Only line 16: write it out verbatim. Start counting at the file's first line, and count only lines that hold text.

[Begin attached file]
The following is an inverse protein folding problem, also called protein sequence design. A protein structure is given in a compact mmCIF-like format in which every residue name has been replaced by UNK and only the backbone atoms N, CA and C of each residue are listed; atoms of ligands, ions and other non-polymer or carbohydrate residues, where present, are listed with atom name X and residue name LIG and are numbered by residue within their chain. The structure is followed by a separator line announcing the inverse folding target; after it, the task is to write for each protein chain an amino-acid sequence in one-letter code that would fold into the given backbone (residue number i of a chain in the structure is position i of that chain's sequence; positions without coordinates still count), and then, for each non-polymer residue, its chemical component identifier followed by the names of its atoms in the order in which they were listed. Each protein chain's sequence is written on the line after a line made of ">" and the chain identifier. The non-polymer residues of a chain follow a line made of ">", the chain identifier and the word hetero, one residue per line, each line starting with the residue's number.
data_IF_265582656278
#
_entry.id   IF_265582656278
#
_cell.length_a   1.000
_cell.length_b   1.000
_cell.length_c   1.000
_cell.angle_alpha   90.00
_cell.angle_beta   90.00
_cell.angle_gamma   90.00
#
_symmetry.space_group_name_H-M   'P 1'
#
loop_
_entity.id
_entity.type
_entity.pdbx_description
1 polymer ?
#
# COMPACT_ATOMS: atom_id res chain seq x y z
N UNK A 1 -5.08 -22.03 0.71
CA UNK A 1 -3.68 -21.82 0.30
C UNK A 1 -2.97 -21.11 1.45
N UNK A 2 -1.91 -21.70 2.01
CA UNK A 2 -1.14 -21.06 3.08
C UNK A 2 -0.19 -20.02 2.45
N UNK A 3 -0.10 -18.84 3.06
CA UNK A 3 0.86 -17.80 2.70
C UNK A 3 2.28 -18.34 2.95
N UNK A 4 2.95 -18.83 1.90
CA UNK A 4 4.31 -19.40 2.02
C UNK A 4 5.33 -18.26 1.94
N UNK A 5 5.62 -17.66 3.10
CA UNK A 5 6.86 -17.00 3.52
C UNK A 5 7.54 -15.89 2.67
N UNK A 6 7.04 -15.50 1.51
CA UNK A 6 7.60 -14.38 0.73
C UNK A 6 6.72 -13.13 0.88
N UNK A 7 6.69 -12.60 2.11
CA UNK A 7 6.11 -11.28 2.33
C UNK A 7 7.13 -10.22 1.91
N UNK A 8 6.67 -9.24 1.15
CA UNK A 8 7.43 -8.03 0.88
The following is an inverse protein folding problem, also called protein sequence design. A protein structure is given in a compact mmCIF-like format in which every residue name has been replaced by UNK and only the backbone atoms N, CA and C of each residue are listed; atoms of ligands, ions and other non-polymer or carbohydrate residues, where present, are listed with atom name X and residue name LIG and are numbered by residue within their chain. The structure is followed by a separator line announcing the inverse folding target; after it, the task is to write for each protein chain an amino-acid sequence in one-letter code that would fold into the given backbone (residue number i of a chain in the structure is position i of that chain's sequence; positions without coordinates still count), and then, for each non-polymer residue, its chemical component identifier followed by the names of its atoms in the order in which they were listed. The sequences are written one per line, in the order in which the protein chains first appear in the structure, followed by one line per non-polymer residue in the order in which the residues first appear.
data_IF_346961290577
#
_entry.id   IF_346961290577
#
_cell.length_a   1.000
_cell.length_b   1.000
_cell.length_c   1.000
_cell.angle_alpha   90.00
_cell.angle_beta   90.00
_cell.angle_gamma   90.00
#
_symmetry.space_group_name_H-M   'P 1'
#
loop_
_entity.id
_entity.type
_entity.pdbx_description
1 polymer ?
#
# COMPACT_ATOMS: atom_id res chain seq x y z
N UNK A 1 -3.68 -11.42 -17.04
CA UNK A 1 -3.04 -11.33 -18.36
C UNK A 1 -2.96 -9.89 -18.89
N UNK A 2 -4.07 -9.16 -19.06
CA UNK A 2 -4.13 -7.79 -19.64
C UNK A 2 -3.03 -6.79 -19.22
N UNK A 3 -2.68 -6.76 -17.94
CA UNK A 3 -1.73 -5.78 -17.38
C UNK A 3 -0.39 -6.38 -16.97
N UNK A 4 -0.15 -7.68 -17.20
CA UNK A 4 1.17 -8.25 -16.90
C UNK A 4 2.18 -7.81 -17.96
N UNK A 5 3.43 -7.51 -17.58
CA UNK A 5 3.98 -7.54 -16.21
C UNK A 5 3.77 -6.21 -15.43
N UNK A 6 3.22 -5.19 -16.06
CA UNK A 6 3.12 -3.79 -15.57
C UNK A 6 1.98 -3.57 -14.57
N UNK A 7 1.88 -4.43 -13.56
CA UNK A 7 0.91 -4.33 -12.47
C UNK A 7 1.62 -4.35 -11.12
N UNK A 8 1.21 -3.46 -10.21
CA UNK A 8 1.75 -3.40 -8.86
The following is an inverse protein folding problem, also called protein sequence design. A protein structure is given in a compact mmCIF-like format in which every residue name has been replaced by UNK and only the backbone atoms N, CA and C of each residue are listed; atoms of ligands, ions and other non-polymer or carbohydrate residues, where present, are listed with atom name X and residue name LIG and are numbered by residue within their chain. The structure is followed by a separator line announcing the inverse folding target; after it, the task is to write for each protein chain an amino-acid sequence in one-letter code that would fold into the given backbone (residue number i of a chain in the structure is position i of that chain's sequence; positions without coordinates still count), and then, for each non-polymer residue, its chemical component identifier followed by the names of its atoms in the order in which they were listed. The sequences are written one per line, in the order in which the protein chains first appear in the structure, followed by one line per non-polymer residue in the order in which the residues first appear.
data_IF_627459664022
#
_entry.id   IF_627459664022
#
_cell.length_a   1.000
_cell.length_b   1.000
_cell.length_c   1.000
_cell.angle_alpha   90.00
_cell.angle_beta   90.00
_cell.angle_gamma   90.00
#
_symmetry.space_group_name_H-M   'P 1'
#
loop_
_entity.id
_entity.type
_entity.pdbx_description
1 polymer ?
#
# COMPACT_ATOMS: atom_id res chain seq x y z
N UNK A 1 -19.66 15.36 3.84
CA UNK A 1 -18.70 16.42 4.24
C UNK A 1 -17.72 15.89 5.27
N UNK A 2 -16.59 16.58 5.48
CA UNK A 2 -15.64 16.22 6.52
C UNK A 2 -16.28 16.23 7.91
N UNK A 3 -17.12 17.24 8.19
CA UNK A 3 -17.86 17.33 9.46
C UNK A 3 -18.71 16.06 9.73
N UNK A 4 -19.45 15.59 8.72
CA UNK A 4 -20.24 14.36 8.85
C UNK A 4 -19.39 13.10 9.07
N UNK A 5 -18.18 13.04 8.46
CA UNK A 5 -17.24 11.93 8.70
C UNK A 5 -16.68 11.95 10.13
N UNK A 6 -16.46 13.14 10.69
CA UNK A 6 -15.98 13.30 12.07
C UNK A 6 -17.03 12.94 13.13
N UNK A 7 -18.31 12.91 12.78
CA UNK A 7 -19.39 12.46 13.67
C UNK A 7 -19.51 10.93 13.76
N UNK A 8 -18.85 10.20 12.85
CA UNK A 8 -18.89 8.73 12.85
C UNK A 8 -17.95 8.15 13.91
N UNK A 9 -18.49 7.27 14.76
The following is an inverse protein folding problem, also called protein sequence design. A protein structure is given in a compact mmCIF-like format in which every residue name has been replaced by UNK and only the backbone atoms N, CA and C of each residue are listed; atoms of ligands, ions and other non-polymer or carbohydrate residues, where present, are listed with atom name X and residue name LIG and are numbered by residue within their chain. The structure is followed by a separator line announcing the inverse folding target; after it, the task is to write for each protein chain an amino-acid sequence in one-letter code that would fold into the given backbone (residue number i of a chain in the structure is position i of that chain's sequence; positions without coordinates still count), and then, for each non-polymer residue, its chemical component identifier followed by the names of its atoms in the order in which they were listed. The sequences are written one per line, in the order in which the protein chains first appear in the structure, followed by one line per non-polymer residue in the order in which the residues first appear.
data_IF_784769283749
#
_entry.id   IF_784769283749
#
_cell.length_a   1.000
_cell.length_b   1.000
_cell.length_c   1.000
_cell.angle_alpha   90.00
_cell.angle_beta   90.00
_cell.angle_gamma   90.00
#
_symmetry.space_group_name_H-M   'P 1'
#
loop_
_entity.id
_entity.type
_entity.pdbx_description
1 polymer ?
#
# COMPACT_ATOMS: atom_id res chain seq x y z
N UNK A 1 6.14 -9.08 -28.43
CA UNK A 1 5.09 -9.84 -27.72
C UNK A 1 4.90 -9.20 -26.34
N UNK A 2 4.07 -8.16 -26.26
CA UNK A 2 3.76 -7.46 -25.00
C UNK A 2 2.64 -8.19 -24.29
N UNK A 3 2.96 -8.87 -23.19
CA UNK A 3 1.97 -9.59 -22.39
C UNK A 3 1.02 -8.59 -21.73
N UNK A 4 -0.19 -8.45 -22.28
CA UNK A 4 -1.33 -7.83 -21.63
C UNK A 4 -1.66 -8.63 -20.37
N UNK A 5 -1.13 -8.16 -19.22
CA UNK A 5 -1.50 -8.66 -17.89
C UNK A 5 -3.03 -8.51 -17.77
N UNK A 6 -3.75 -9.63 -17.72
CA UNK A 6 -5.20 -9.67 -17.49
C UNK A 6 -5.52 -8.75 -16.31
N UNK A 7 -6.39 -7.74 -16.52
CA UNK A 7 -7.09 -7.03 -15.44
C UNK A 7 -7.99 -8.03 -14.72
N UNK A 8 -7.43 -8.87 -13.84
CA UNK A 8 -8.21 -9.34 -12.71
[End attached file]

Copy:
_entity.id